SATURDAY: Law professor at Georgetown University and a founder of New Israel Fund, Peter Edelman turns 83… Swiss politician and president of the Swiss Confederation in 1999, Ruth Dreifuss turns 81… Rabbi emeritus of Kehilath Israel Synagogue in Overland Park, Kansas, Herbert Jay Mandl turns 76… Vice chairman of the private equity firm Gilbert Global Equity Partners, Steven Kotler turns 74… Pulitzer Prize-winning reporter for The New York Times for 40 years, now a research scholar at Yale Law School, Linda Greenhouse turns 74… Former MLB umpire (1976-2001) he worked in 3,392 major league games in his 26 year career, Al Clark turns 73… Presidential historian, Alvin S. Felzenberg turns 72… Singer by the name of “Country Yossi,” Yossi Toiv turns 72…
Australian author of more than 40 books of children’s and young adult fiction, Morris Gleitzman turns 68… Former Governor of the Bank of Israel, Karnit Flug turns 66… NYC-based investment banker, Joel Darren Plasco turns 50… Reporter for the NFL Network, Ian Rapoport turns 41… Film producer and the founder and CEO of Skydance Media, David Ellison turns 38… Director of development and community relations at Manhattan Day School, Allison Liebman Rubin turns 34… Former contestant on the third season of NBC’s “The Voice,” now a staff writer at The New Yorker, Ben Taub turns 30… Strategic growth manager at Compass, Madeline Peterson turns 29… Actress, she starred in 2014’s “Transformers: Age of Extinction,” Nicola Peltz turns 26… Montgomery County, Md., councilmember, Andrew Friedson…
SUNDAY: Founder of the Center for Research on Institutions and Social Policy, Adam Walinsky turns 84… Conservative columnist, David Joel Horowitz turns 82… Executive editor of Denver’s Intermountain Jewish News, Rabbi Hillel Goldberg, Ph.D. turns 75… Professor at Brandeis University since 2018, he was president of the Combined Jewish Philanthropies of Greater Boston for 30 years before that, Barry Shrage turns 74… Former president of the Supreme Court of the United Kingdom, Baron David Edmond Neuberger turns 73… Musician, singer-songwriter and co-founder of the Rock and Roll Hall of Fame band “Steely Dan,” Donald Fagen turns 73… Riga, Latvia-born, world-renowned cellist, Mischa Maisky turns 73… U.S. Senator Roy Blunt (R-MO) turns 71… Long-time editor at Bantam Books, Simon & Schuster and Crown Publishers, Sydny Weinberg Miner turns 70… Retired executive director at Beta Alpha Psi, Hadassah (Dassie) Baum turns 70… Founder and CEO at Los Angeles-based Quantifiable Media, Rose Kemps turns 70…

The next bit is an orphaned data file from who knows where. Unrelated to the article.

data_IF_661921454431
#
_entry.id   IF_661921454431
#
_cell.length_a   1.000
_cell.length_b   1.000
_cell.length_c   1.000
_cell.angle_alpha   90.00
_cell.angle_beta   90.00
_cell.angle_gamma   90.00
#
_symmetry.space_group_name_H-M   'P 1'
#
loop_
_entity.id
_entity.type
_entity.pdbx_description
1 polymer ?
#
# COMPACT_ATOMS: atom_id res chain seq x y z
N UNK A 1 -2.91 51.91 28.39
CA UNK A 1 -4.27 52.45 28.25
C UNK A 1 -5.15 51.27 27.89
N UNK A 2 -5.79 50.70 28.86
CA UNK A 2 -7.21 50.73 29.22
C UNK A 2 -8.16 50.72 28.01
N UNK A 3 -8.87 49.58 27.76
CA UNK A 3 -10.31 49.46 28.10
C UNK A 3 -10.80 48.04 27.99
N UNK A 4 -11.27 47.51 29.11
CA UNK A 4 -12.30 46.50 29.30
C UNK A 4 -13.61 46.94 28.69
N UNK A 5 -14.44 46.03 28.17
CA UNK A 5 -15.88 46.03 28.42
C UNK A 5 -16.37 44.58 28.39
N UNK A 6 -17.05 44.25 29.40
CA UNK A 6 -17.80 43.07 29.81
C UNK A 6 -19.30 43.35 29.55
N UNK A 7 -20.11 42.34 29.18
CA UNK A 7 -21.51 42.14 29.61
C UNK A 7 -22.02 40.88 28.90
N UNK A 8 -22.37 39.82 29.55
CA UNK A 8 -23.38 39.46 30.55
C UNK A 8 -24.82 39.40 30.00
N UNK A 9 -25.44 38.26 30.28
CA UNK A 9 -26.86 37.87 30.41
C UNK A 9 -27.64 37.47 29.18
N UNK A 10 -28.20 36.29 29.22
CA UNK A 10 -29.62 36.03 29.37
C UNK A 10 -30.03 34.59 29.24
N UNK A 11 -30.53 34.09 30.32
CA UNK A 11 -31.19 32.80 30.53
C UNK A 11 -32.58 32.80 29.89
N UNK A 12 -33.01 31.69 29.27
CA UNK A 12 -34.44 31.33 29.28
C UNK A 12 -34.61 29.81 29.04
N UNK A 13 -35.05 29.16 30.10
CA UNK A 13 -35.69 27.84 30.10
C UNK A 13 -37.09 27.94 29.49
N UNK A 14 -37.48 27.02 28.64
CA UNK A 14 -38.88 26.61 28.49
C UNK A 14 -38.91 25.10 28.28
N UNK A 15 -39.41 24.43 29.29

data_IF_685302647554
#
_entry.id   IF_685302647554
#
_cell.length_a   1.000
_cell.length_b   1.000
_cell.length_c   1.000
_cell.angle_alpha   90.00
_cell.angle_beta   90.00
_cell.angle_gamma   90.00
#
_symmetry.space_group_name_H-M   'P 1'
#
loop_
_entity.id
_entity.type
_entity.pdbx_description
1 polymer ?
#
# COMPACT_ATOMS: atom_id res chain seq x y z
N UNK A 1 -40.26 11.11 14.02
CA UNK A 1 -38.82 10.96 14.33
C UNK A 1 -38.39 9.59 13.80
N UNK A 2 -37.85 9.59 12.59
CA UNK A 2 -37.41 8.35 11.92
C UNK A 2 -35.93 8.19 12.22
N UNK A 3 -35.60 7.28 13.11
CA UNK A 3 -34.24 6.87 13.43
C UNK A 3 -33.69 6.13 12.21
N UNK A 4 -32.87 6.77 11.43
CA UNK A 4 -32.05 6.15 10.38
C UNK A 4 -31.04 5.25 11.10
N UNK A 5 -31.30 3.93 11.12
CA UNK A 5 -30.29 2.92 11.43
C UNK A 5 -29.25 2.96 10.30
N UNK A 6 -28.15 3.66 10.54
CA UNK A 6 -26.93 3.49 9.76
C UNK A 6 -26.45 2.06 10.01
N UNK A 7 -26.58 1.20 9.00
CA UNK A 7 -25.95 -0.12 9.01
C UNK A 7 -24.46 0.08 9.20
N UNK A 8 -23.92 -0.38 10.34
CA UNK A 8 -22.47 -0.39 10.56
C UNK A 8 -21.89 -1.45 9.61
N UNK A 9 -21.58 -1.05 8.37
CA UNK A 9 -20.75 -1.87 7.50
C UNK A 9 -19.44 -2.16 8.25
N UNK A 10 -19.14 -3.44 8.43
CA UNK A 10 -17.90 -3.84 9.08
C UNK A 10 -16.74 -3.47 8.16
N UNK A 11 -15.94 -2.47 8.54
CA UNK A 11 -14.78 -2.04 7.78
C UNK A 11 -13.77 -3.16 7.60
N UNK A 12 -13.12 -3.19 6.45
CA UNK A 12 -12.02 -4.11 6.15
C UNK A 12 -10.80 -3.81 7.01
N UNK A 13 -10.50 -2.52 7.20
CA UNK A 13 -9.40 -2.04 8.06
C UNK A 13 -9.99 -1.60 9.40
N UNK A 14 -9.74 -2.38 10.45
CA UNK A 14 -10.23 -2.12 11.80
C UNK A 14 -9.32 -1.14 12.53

Senior scholar for religious freedom at the Freedom Forum Institute, Richard Thomas Foltin turns 69… Partner at Kleiner Perkins Caufield & Byers and the majority owner of the NBA’s Golden State Warriors, Joe Lacob turns 65… Israel’s deputy minister of Transportation and Road Safety, Uri Maklev turns 64… U.S. Senator Chris Van Hollen (D-MD) turns 62… Actor and author of two books on his recovery from acute myeloid leukemia, Evan Handler turns 60… Board member of the Jewish Federation of Greater Naples, Beth Ellen Wolff turns 59… Author and journalist best known for his novels Gangster Nation, Gangsterland and Living Dead Girl, Tod Goldberg turns 50… Caryn Beth Lazaroff Gold turns 43… White House senior advisor, Jared Kushner turns 40… Advisor and speechwriting director for Majority Leader Steny Hoyer (D-MD), Adam David Weissmann turns 38… Deputy director of events and ceremonies for the Biden Inaugural Committee, Morgan Aubrey Finkelstein turns 30… Andrew Tobin… Debbie Seiden…